What's Going On In The News Today?

How Uber’s executive team’s long, slow meltdown began. Theresa May is clinging on to power after losing her Conservative majority in Thursday's general election. And all the looks from the 2017 Tony Awards.


Uber's board voted unanimously to adopt recommendations from an internal investigation into its workplace culture.

The ride-hail giant’s board met for more than six hours Sunday in Los Angeles, where former US attorney general Eric Holder presented the findings of his firm's report. Those recommendations could include the departure of Uber's Chief Business Officer Emil Michael, Recode reported, and a leave of absence by CEO Travis Kalanick. A company representative said Holder's recommendations will be released to employees Tuesday.

Uber launched this investigation after a blog post by former engineer Susan Fowler Rigetti went viral in February, alleging systemic sexism and sexual harassment at the company. And last week, Uber said it had fired 20 people after investigating 215 reported claims of harassment, among other issues.

And a little extra

Trump-style tactics finally stopped working for Uber. “Indeed, it is hard to think of a figure from the last five years who has been as successful as Kalanick, save one of course — President Donald Trump. Indeed, Trump and Uber represent the pinnacle of this decade’s American success. They are our defining brands, and their core values of reflexive aggression and casual dishonesty are the decade’s defining values, seven years in,” writes BuzzFeed Editor-in-Chief Ben Smith.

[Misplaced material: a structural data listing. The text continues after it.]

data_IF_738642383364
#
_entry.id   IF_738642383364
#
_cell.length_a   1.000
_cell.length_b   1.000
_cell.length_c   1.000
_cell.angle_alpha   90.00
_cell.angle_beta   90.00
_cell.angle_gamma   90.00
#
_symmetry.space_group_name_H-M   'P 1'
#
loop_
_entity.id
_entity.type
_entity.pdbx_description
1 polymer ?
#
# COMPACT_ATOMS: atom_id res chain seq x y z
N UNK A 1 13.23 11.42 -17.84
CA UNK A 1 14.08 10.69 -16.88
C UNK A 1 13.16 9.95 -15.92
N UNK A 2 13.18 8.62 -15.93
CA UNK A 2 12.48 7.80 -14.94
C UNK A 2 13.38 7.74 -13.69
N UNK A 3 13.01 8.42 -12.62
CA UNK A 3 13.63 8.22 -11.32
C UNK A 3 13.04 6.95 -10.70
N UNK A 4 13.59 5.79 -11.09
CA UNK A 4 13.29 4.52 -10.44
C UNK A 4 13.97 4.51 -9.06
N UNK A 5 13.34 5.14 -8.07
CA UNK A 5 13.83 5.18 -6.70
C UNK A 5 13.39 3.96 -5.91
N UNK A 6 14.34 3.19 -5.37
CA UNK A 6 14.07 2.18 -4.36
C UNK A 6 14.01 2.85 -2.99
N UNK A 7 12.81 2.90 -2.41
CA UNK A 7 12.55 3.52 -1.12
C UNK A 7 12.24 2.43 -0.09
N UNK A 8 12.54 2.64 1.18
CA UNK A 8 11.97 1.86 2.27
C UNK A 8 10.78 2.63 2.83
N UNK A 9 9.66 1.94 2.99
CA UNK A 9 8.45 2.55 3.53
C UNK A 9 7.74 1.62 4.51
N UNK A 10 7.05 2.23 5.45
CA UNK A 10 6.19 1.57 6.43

A whole lot of politics.

In Britain: Theresa May's joint chiefs of staff have resigned, another sign of the prime minister's power collapsing following Thursday's disastrous election result, which saw the Conservatives lose seats. Talks are taking place with Northern Ireland’s Democratic Unionist Party, whose 10 members of Parliament can allow her to continue to govern. On top of that, Brexit negotiations with the European Union start June 19.

In France: Marine Le Pen, the far-right French presidential candidate who lost to Emmanuel Macron in the second round, declared it her mission to "de-demonize" the National Front, a party long known for its racism and anti-Semitism. A BuzzFeed News investigation found that nearly 100 National Front candidates who ran in France's legislative elections on Sunday have posted, liked, or shared anti-LGBT, anti-Semitic, anti-Muslim, or racist content on social media platforms.


Inside the chaotic battle to be the top reply to a Trump tweet.

The area below the president’s tweets is the most valuable real estate on the internet. The top reply to a Trump tweet is guaranteed to get in front of hundreds of thousands of eyes. That means likes and retweets, not to mention profile views, replies, and new followers. Even brands and publications are getting involved and replying to Trump tweets to increase engagement. "It really is almost like an SEO strategy now,” Philip Lewis, an editor at the Huffington Post said. BuzzFeed News’ Charlie Warzel reports on the war for Trump’s Twitter mentions.


This letter was edited and brought to you by Brianne O’Brien and Lyle Brennan. You can always reach us here.

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